Missouri board of education pushes new accreditation bill
Sunday, February 19, 2012
In a move that member J. Michael Ponder called "unprecedented," members of Missouri's state board of education are leading meetings throughout the state to foster support for legislation that could change how unaccredited school districts are governed.
Ponder, a Cape Girardeau lawyer who has been a member of the state board since 2009, said HB 1174, approved by the House Education Committee on Feb.1 and sponsored by Mike Lair, R-Chillicothe, is "a rare piece of legislation that just makes sense." A similar bill sponsored by Senate Education Committee chairman David Pearce, R-Warrensburg, was discussed in a Senate hearing Wednesday.
Normally, Ponder said, the board doesn't get very involved in pushing for support on legislative matters. But this time, he said, there seems to be a possibility of affecting how quickly failing school districts are turned around.
Passage of the legislation would result in three changes to state law by allowing the board to replace an unaccredited district's school board with one appointed by the state or other governing structure; create a public comment method; and determine the time frame in which a school district must improve enough to regain accreditation or be taken under state control. Currently, state law dictates that districts that lose accreditation are allowed two years to improve before the state intervenes. The legislation also includes an emergency clause, meaning changes could happen immediately after a signature from the governor.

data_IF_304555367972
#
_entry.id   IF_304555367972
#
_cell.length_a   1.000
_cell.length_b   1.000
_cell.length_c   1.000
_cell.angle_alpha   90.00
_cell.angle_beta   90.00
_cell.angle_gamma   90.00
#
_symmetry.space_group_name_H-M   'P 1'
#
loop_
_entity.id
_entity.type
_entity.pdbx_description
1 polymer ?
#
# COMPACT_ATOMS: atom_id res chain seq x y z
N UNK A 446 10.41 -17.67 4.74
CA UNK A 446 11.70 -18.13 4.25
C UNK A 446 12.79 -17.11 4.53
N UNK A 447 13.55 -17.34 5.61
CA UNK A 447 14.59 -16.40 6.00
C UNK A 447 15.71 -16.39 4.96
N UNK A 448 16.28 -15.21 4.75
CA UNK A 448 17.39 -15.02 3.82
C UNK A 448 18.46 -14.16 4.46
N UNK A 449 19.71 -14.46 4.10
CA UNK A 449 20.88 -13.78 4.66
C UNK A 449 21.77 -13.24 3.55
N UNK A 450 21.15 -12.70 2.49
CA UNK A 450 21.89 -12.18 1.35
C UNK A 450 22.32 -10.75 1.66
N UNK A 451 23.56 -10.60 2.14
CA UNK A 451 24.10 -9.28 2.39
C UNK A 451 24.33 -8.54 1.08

Ponder and state board president Peter Herschend encouraged support of the legislation as written from local school administrators and community leaders, and went over its components during a Feb. 9 meeting at Dalhousie in Cape Girardeau. School officials from the Cape Girardeau, Jackson and Sikeston school districts attended.
The meeting was held for a group of "concerned citizens who believe in education," Ponder said.
Sherry Copeland, assistant superintendent of the Cape Girardeau School District, agrees with state board members that changes are needed so local districts don't one day find themselves in a situation like the Kansas City School District, which lost its accreditation in September for the second time in 11 years after meeting only three of 14 state-required standards for performance.
‘When we get there'
A former director of a regional professional development center in northwest Missouri, Copeland said changes proposed by the legislation could provide educators throughout the state with the tools to avoid losing accreditation and will get Kansas City's schools on a faster track to improvement.
"If we figure out how to help those schools, we will know what to do when we get there, and we inevitably will," Copeland said.
Members of the state board of education are appointed by the governor and are charged with accrediting school districts using the Missouri School Improvement Program. The program includes minimum standards for high school graduation, curriculum, student testing, support services and other areas of school operations, according to the Missouri Department of Elementary and Secondary Education.